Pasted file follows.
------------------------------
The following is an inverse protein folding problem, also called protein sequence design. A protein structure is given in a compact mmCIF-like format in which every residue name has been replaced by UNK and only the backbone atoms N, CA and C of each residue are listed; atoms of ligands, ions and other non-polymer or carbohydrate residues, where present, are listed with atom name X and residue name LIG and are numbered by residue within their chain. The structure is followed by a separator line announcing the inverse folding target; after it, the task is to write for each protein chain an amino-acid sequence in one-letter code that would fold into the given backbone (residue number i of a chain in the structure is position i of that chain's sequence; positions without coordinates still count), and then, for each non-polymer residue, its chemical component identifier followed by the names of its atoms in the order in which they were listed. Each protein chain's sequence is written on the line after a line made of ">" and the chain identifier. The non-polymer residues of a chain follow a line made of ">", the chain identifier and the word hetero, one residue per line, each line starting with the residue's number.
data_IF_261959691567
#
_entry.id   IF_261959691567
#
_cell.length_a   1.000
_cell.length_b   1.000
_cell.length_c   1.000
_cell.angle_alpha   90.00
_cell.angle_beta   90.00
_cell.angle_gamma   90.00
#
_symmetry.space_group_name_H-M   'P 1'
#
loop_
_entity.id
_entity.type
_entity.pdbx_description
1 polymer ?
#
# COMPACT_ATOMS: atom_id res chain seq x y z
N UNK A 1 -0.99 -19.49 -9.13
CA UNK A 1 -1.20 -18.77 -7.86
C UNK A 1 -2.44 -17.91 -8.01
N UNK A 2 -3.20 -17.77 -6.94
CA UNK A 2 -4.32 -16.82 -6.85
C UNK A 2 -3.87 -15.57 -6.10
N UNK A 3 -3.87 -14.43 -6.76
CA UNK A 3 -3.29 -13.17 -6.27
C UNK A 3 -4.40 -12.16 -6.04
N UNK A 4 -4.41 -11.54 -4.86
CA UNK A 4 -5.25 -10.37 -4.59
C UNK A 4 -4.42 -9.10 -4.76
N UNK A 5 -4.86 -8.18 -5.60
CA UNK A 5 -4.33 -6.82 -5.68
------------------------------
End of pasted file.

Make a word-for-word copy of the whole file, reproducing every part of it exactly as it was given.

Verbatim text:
The following is an inverse protein folding problem, also called protein sequence design. A protein structure is given in a compact mmCIF-like format in which every residue name has been replaced by UNK and only the backbone atoms N, CA and C of each residue are listed; atoms of ligands, ions and other non-polymer or carbohydrate residues, where present, are listed with atom name X and residue name LIG and are numbered by residue within their chain. The structure is followed by a separator line announcing the inverse folding target; after it, the task is to write for each protein chain an amino-acid sequence in one-letter code that would fold into the given backbone (residue number i of a chain in the structure is position i of that chain's sequence; positions without coordinates still count), and then, for each non-polymer residue, its chemical component identifier followed by the names of its atoms in the order in which they were listed. Each protein chain's sequence is written on the line after a line made of ">" and the chain identifier. The non-polymer residues of a chain follow a line made of ">", the chain identifier and the word hetero, one residue per line, each line starting with the residue's number.
data_IF_261959691567
#
_entry.id   IF_261959691567
#
_cell.length_a   1.000
_cell.length_b   1.000
_cell.length_c   1.000
_cell.angle_alpha   90.00
_cell.angle_beta   90.00
_cell.angle_gamma   90.00
#
_symmetry.space_group_name_H-M   'P 1'
#
loop_
_entity.id
_entity.type
_entity.pdbx_description
1 polymer ?
#
# COMPACT_ATOMS: atom_id res chain seq x y z
N UNK A 1 -0.99 -19.49 -9.13
CA UNK A 1 -1.20 -18.77 -7.86
C UNK A 1 -2.44 -17.91 -8.01
N UNK A 2 -3.20 -17.77 -6.94
CA UNK A 2 -4.32 -16.82 -6.85
C UNK A 2 -3.87 -15.57 -6.10
N UNK A 3 -3.87 -14.43 -6.76
CA UNK A 3 -3.29 -13.17 -6.27
C UNK A 3 -4.40 -12.16 -6.04
N UNK A 4 -4.41 -11.54 -4.86
CA UNK A 4 -5.25 -10.37 -4.59
C UNK A 4 -4.42 -9.10 -4.76
N UNK A 5 -4.86 -8.18 -5.60
CA UNK A 5 -4.33 -6.82 -5.68